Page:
The note was sent out by Brett Ullman last week through his various social media websites in regards to a fantastic project that I have had the privilege to work on with him. I believe like Brett that this is a much needed book for anyone that is struggling through self-injury, or anyone that knows someone that they love who is struggling and they are walking with them through it.
Brett has been very open about his health over the last months and he needs some help to get his latest project out.
Brett: “As many of you know I have been struggling with my health lately. Presently I have not been able to speak for 6 weeks. I am working through my health issues (slowly) and hope to return to speaking as soon as I can. Presently I have a dilemma which I am hoping some of you might be able to help with.
My new book (with Adam Clarke and Dr. Merry Lin) on Self Injury called Your Story: the wounding embrace is presently finished. It still needs to go to editing, printing and publication. The cost to get the book out is $5000. I think that this is a really important book and would love to get it out to people who are struggling with all forms of self injury asap. If anyone could help with a donation to this project I would really appreciate it.
You can donate online using by going to www.canadahelps.org and entering “worlds apart” into the search box or cheques can be sent to Worlds Apart 68 Ashbury Blvd, Ajax, Ontario, L1Z 1M8
Thanks so much for your prayers and support during this time.”
If you can help out in any way you can click on the Canada Helps link above.
Sam Luce posted his five books that every leader should read and re-read. I would love to hear what five books you would recommend, so that we can make a master leadership book list for any new leader.
I will be posting mine next week!
Another wonderful article from Dan Scott on how to help your small group leaders. Again, this crosses over into any ministry and well worth the read.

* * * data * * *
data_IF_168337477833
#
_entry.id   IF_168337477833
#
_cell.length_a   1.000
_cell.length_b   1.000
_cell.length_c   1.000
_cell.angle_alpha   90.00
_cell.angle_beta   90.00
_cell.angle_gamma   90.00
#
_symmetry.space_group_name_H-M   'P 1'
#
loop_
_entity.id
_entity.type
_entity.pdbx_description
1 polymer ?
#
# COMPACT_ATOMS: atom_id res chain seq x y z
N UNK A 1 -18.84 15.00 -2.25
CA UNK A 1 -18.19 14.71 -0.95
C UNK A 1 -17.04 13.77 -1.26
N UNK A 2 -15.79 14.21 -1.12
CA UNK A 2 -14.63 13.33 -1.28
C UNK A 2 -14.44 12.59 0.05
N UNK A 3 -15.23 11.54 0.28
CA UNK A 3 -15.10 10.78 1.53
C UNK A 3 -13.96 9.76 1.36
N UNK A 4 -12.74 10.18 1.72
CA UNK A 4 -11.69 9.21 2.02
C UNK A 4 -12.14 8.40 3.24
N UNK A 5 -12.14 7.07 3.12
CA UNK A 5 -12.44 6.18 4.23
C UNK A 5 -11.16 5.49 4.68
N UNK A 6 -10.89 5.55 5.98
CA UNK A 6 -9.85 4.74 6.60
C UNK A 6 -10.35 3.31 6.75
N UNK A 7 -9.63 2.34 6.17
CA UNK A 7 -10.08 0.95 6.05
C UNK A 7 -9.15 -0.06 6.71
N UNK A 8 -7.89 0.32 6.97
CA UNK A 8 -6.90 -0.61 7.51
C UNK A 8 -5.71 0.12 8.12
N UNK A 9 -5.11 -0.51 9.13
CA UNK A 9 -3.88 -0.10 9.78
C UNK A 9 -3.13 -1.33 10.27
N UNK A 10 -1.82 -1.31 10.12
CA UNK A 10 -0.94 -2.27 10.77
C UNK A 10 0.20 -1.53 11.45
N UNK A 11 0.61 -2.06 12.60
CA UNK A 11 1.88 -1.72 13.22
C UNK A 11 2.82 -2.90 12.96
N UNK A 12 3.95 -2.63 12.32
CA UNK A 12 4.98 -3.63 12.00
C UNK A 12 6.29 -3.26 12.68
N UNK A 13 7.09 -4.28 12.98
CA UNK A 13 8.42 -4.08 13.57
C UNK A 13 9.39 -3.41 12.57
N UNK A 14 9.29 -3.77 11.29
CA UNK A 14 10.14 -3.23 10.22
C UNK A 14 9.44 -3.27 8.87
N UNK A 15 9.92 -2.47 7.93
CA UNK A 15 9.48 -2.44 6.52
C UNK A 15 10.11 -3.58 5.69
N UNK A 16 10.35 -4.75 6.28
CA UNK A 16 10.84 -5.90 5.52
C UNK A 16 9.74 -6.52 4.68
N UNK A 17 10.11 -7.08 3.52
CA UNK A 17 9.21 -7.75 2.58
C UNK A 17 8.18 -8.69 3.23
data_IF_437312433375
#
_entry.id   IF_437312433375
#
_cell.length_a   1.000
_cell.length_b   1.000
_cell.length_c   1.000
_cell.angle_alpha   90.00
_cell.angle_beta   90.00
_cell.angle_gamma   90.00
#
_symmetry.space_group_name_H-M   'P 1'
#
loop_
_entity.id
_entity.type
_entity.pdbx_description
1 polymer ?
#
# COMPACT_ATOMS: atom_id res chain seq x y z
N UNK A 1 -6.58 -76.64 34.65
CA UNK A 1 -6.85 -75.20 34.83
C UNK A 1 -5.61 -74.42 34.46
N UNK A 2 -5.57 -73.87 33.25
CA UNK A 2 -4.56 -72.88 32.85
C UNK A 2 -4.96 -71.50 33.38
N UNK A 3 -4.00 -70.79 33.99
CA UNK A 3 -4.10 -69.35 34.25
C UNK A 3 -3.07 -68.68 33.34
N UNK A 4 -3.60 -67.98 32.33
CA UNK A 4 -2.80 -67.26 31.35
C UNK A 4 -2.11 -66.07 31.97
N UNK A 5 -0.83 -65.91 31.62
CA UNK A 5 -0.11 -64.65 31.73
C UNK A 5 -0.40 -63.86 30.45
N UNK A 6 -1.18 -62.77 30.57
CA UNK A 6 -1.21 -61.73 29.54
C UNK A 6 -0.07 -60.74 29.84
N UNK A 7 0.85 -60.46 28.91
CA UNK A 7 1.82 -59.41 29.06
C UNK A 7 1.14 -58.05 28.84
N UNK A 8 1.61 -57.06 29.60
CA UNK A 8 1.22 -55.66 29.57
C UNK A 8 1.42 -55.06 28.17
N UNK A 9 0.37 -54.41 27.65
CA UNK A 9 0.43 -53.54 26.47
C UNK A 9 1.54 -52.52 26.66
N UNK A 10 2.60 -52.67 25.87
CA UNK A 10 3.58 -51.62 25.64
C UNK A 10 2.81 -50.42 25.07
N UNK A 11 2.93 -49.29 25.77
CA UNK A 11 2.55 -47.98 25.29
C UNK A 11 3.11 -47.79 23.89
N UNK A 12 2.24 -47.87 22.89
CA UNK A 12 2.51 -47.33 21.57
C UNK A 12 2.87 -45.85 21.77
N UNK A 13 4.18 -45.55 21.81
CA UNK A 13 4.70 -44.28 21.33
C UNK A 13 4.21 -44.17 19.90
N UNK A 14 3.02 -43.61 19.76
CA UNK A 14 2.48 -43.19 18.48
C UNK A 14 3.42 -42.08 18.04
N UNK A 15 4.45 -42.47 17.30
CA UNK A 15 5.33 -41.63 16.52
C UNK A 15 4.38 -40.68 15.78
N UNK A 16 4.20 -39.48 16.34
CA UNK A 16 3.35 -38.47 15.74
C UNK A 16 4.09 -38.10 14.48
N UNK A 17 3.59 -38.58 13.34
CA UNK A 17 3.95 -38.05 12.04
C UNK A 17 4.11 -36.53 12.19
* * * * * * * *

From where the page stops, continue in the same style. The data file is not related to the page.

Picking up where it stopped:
Even when you prep leader kits with more than enough supplies, a leader may need more of something. They may be their group’s only leader; they can’t leave their group without supervision. (Well, they can, but you and I know what happens when 12 forth grade boys are left unsupervised around scissors and glue…) Consider having a “runner” in the room whose primary responsibility is just to make sure leaders have their supplies. He or she can walk around the room checking in and helping leaders get what they need. This will demonstrate that you value both creating a safe place for the kids as well as the relationships they are forming in their group.
I have always appreciated Dan Scott’s kidmin blog and many times I feel that he has some great words for anyone working with jr. high students as well. This blog was especially helpful as he tackles the problem of ego and stage hosting.
At that moment, I felt the pull. It was the voice in the back of my head that said, “I could steal the show right now.” Hosts feel this almost every time they get on stage and help with a Bible story. It feels good to be the funny person that gets the crowd excited and laughing, so much so that it can go to our heads and the ego monster can take over.
I liked point 2 as well as he asks the reader to ask the question how will you help the story move forward?
How do you keep your ego in check while you are in the storytelling spotlight?
What questions do you ask yourself mentally as you lead from the front?
Do you ever take the opportunity to lead from the back of the room to help keep a check on any possible ego problems?
The full article can be found below.
A great post for any leader to read. Michael Hyatt hits four truths about leadership that need to be remembered.
As leaders, we don’t need to resist these truths. Instead, we need to be intentional with our words and actions, aware we are constantly modeling what we believe and expect. It’s not unlike parenting. More is caught than taught.
What do you think about this article?
Dr. Mishna says it is a real dilemma, because kids shouldn’t be encouraged to lie. Then again, parents know that Facebook is a good way to stay connected with friends and family.
great infographic that looks at how teens view their social and digital lives.
First off, the creativity in the story clips is very refreshing. The clips are concise, eye-catching, and easy for teens, or pre-teens in my case to refer back to. I have used a few of these story clips so far with different groups of students and have found that starting with The Story video clips and then following up with some questions that ask students to explain what they saw has been very helpful for them. The clips allow the students to see a broader context of multiple chapters,or even books of the Bible in a short period of time which allows them to see God’s larger story playing out.
Michael Novelli has seen that when teens experience a story, as opposed to it being told or shown to them, they absorb and remember it more thoroughly. This DVD offers youth workers a new way to engage teens in the grand narrative of the Bible.